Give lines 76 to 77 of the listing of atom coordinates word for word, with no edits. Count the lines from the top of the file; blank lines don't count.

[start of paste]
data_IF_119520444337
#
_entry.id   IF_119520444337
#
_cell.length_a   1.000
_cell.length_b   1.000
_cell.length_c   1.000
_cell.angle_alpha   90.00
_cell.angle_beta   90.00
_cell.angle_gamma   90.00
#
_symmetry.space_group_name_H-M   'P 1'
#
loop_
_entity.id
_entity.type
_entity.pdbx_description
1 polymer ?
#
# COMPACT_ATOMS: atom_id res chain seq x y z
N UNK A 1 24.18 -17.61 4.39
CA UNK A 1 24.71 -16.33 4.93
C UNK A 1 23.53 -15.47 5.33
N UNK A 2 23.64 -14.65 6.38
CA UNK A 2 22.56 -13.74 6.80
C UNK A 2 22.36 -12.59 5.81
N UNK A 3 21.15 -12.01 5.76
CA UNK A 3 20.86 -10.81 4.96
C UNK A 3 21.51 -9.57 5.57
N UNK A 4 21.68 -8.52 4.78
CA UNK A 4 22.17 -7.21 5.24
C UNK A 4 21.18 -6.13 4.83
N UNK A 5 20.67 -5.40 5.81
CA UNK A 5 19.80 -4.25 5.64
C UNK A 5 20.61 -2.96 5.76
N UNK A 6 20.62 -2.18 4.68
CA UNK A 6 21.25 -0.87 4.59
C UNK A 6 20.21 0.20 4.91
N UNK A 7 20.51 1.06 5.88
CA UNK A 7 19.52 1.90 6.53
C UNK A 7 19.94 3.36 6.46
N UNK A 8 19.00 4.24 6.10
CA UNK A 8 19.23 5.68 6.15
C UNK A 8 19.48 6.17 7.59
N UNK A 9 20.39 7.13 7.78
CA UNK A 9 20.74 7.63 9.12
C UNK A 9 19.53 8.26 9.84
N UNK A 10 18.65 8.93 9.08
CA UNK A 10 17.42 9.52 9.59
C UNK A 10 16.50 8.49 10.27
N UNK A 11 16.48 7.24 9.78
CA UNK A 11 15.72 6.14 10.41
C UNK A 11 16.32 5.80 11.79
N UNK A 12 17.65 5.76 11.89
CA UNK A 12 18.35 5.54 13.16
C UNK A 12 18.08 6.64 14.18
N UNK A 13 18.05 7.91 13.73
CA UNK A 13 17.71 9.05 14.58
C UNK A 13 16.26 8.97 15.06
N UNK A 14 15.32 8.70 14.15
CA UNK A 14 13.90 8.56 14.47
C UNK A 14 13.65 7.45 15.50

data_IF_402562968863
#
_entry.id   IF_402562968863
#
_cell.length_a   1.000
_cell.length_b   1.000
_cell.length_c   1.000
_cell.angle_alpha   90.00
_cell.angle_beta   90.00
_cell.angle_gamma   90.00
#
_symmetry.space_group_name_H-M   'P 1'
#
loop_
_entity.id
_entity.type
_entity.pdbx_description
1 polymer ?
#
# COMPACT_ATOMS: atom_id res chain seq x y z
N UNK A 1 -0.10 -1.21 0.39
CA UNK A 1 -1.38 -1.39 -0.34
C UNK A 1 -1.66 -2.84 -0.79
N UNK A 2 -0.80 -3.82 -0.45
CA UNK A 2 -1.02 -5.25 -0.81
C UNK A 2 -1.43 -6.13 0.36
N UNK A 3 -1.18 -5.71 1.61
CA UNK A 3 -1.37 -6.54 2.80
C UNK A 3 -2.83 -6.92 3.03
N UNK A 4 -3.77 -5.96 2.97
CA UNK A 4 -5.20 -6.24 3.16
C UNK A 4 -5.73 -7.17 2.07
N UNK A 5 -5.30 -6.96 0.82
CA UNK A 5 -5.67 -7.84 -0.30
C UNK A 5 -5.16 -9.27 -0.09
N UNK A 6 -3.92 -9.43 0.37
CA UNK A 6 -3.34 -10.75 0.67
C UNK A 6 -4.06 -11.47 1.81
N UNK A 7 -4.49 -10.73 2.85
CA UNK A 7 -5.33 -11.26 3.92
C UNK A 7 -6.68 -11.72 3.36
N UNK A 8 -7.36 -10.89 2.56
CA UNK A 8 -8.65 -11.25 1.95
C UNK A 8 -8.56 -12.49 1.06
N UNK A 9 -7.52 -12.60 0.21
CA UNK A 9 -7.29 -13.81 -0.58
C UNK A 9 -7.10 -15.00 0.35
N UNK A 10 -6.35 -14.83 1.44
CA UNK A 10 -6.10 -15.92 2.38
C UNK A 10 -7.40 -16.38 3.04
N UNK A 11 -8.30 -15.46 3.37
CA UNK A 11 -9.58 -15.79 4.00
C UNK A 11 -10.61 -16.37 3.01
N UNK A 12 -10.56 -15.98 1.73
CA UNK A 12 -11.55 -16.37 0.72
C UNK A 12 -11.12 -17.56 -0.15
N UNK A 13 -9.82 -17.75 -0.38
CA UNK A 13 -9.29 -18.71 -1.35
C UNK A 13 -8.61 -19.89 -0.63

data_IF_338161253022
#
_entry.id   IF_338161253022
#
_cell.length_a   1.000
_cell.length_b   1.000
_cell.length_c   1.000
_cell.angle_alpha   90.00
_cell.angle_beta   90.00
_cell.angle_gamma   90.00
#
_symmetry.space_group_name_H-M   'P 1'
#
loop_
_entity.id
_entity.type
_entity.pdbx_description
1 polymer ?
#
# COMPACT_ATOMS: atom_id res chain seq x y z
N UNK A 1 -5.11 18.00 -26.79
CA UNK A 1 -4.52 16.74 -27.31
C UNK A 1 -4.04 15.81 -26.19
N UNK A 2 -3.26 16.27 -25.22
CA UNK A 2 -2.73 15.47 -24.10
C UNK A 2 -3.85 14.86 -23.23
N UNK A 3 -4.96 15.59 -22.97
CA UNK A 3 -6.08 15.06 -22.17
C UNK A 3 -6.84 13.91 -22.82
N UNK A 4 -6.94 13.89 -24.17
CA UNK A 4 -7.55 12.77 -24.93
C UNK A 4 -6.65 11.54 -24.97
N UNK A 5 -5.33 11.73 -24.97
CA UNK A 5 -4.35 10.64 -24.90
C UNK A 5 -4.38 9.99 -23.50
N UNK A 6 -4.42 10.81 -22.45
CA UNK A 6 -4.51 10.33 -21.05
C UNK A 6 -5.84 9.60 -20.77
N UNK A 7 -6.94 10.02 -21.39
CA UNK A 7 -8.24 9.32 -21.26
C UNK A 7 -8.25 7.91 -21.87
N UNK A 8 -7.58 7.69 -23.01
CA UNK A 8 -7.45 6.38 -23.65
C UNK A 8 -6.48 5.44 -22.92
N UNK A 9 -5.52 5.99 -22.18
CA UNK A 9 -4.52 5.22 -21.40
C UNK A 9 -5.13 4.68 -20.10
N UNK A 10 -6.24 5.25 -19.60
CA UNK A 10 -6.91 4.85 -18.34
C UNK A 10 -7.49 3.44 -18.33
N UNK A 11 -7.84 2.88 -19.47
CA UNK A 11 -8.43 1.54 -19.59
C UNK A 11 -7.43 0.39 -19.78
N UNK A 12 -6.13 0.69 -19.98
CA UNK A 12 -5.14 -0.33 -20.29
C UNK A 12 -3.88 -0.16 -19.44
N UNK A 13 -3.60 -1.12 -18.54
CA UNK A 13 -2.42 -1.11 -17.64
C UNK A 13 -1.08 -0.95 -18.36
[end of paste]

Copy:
loop_
_entity.id